Sushi question: white tuna v. albacore
- A. K. Martin Apr 5, 2005 10:08 PM
A few months ago I had an amazingly delicious fish on a sashimi platter... it was pale white and had a texture that seemed smoother than salmon or the other standards, a bit sweeter, too, somehow. Regardless, it was delicious. I asked my waitress and she said it was "white tuna".
Yesterday I entered a sushi restaurant to find--joy of joys!--"white tuna" featured as a special. I ordered it but the waitress just ticked off the box for "albacore" on the standard sushi order sheet. I told her that I wanted the white tuna special, not albacore, but she said white tuna and albacore are the same thing.
The fish that arrived was greyish and didn't have that ethereal smooth texture. It was fishier tasting than what I'd remembered from the previous restaurant. It was not the same thing that I'd had before.
So, are albacore and white tuna the same thing? Was the first fish "white tuna"? What was the second fish? What happened? I am so sad.
The fish you had the first time might have been "toro" (also known as "fatty tuna"). It can have a pale pinkish to white appearance due to the high fat content, and consequently has an "ethereal smooth texture." It's also more expensive than the other tuna.
Do an image search for fatty tuna and see what you get.
re: Joe MacBu
White tuna isn't toro. But there's considerable confusion over what it is: I've seen definitive statements elsewhere on the web that white tuna is:
* a particular cut of a normal tuna
* a different fish called "escolar"
I suspect all three are true: White tuna is a new fad, and I'll bet different suppliers are selling different things under the same name. Good albacore is wonderful stuff, with a nice briny flavor. The stuff I've been served as "white tuna" was bland and textureless, certainly not albacore.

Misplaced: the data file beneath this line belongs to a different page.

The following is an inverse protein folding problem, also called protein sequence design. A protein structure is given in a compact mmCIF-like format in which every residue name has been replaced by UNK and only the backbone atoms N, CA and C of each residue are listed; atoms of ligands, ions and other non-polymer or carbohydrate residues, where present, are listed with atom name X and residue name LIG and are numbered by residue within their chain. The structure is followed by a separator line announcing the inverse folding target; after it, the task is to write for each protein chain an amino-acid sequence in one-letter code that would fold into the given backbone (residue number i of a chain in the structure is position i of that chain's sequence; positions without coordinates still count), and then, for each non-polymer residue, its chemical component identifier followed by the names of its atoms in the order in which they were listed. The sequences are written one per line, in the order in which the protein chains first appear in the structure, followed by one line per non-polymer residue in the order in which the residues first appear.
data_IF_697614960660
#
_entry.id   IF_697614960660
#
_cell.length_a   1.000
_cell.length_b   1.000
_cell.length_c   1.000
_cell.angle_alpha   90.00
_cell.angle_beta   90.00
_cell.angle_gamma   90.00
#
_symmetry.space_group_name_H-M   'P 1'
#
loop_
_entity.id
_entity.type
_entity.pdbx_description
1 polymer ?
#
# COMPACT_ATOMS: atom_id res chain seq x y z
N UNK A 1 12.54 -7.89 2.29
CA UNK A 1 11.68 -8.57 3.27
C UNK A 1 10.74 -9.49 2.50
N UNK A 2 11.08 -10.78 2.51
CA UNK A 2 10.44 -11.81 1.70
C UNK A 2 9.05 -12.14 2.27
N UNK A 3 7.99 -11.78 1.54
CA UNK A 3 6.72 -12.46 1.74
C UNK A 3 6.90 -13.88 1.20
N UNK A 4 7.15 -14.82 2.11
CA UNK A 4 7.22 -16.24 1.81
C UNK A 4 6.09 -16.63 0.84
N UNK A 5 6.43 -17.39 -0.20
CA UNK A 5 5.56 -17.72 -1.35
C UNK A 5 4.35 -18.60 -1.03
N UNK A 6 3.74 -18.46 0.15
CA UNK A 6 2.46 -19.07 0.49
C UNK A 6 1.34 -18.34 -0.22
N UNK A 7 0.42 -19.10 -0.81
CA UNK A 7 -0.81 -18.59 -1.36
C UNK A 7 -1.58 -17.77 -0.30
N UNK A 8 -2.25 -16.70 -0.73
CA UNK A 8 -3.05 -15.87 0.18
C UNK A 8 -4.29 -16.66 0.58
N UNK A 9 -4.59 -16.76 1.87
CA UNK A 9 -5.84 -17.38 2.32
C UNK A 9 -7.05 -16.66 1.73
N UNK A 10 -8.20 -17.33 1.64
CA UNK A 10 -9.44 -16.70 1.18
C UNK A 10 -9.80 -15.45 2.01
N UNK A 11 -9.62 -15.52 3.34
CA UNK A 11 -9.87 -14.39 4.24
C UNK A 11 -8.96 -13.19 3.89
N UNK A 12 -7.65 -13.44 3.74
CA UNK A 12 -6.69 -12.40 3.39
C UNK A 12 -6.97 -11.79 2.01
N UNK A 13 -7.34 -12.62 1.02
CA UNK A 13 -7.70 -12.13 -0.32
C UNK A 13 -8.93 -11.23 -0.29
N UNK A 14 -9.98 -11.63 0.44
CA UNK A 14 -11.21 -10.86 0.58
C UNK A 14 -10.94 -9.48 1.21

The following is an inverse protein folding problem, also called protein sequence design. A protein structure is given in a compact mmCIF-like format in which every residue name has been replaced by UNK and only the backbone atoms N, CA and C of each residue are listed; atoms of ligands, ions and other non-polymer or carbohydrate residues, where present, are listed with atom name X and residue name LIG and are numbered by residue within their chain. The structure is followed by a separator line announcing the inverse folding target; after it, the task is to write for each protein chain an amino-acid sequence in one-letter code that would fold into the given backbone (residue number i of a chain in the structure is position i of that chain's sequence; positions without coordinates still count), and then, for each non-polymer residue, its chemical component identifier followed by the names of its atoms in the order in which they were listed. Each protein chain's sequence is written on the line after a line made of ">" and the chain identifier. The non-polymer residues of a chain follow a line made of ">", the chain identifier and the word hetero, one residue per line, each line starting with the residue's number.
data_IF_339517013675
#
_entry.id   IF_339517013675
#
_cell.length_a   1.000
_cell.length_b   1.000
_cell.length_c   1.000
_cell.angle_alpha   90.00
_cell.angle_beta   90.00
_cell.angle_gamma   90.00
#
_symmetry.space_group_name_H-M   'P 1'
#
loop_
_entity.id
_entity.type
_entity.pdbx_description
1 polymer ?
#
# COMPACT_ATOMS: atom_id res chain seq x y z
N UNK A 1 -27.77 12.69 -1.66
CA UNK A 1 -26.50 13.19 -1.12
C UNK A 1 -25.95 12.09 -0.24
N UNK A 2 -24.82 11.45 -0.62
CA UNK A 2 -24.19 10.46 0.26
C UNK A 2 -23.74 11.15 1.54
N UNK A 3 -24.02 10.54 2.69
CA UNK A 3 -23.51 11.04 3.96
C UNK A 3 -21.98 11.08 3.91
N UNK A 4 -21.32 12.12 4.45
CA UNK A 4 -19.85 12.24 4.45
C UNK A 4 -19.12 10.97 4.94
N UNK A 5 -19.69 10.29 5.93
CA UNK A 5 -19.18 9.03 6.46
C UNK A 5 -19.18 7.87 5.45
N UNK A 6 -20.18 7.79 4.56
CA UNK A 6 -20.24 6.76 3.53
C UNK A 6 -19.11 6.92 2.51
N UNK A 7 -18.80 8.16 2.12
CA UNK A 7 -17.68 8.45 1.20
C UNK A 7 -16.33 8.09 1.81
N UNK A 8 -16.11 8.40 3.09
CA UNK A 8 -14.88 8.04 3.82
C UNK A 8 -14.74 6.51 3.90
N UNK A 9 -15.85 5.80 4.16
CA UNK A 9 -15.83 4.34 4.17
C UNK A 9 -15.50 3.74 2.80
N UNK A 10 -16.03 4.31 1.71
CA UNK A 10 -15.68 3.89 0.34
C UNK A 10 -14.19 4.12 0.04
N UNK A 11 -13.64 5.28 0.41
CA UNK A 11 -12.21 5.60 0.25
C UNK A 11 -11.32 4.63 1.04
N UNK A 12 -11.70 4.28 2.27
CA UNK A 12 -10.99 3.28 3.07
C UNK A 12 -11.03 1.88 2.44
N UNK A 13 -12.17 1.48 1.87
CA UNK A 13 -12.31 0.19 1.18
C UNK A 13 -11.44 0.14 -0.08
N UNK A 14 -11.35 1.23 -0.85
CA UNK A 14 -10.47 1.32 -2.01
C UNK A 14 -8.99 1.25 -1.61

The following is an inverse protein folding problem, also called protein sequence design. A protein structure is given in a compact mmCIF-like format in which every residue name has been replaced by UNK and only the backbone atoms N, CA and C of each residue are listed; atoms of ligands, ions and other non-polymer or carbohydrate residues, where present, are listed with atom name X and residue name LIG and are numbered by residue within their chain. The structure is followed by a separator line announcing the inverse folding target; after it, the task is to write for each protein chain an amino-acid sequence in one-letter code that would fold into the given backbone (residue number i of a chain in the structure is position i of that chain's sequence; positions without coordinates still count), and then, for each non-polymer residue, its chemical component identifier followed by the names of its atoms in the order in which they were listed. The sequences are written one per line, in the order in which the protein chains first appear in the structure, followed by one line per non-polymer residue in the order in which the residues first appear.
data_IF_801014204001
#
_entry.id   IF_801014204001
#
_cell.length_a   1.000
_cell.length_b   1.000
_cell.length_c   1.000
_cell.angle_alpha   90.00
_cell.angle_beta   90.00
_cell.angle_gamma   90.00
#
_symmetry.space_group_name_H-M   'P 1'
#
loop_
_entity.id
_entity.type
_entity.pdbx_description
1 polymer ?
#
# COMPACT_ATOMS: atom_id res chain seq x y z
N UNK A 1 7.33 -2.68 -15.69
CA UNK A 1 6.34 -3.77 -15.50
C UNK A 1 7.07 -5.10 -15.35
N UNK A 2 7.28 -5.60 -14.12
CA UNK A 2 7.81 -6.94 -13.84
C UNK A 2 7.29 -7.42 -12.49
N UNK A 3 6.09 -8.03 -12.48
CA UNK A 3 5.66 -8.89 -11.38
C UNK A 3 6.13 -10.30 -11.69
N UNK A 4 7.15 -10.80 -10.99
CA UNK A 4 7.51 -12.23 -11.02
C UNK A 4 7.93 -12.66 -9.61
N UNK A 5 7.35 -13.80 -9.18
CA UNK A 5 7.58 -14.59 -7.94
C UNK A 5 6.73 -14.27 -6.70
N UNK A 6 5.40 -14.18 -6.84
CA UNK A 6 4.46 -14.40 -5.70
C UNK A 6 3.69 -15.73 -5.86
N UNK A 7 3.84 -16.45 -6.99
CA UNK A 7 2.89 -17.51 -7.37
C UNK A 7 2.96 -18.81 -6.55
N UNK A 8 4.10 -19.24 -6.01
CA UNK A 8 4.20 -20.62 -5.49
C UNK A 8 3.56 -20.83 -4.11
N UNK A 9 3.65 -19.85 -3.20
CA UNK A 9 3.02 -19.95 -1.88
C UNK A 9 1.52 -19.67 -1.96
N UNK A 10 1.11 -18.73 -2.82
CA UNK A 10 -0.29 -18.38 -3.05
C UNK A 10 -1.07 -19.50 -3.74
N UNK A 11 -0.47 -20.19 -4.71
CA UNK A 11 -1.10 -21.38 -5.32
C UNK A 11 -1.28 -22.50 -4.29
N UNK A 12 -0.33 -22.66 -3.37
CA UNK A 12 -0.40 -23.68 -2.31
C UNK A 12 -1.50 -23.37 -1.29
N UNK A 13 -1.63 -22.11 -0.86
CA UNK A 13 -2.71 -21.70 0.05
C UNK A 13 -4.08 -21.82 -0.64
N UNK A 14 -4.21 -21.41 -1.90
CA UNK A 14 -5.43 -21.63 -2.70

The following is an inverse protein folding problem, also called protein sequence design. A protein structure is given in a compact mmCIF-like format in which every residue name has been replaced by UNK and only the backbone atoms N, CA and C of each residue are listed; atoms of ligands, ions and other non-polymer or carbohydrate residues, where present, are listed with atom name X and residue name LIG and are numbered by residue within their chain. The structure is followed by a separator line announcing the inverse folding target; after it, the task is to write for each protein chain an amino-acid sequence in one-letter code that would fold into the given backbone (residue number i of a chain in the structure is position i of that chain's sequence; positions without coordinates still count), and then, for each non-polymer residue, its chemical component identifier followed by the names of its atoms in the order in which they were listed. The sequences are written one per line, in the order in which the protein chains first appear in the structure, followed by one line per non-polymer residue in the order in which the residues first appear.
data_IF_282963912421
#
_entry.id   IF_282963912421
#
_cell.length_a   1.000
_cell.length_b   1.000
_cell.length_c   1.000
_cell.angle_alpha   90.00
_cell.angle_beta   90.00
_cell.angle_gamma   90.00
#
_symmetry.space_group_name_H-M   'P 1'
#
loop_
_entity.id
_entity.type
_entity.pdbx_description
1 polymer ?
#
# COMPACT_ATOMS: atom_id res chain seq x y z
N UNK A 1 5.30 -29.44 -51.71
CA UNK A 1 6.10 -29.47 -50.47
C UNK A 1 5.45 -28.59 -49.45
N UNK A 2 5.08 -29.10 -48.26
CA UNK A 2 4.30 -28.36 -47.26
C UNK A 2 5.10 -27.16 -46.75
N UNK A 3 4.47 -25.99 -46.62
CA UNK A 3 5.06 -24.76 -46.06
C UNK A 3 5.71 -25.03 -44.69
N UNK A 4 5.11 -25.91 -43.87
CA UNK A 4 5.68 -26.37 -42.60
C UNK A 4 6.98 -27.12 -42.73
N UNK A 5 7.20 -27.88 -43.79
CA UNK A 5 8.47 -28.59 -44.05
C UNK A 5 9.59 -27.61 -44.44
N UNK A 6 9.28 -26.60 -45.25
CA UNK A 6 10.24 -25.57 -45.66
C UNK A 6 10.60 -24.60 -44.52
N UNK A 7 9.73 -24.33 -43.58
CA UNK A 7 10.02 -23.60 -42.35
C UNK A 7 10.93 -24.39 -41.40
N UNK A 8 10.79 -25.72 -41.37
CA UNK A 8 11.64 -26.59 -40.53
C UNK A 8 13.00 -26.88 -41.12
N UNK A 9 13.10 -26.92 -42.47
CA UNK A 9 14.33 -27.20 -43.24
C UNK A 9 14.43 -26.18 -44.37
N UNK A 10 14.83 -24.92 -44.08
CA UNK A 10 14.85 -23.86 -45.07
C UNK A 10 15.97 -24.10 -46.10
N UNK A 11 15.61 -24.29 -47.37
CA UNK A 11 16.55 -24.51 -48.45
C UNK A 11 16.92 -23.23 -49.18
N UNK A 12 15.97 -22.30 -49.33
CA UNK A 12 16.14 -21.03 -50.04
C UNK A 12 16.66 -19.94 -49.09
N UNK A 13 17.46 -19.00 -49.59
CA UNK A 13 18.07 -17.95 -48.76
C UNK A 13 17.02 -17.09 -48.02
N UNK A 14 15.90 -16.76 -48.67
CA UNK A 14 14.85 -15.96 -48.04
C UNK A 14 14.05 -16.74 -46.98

it is cobia....also known as lemon fish. sweet flavor, firm texture, pinky white flesh. the belly flesh is pure white and is mostly used for sashimi. the best is from the pacific (Australia) some Japanese restaurants tell you it is butter fish but it is not. butter fish is tiny and looks like a porgy, grayish in color. go to Google and do a search on cobia and your questions will be all answered.
You can call anything white tuna in a restaurant, it's marketing. If you stick it in a can, put it on a grocery store shelf and call it white tuna, it has to be albacore.
I'm also thinking it was escolar. A sushi place down the street also serves it as "white tuna" and the taste / texture matches the OP's description. I asked the sushi chef what it really was since reading this thread. Escolar was the response. I'd also add that the fish is so rich and buttery, it almost has a mayonaise note to it. It's one of my favorites actually.
interesting that there was recent responses to this thread. My Asian market sells "sushi grade" frozen tuna, hamachi, salmon and they had escolar or white tuna. I almost bought it since it was pure white and looked good but remembered having looked up this fish when I was served as "butterfish" at a trendy restaurant. I remembered some negative information about the laxative effect it has on some people but I have never experienced this myself. I hesitated on buying this and last night we went out for sushi and white tuna was part of our sashimi plate. It was excellent. I asked the chef if it was escolar and he confirmed it was. My brother remembers having white tuna in SF. He says it was so white and soft. He was told it was albacore but albacore is more pink and not the pearl white like escolar. There is a lot of mislabeling of fish and it's not getting any better these days. I will most likely go back to my Asian market for that block of escolar after having it raw. I think the thing is to not pig out on it as it could have a nasty side effect on some people.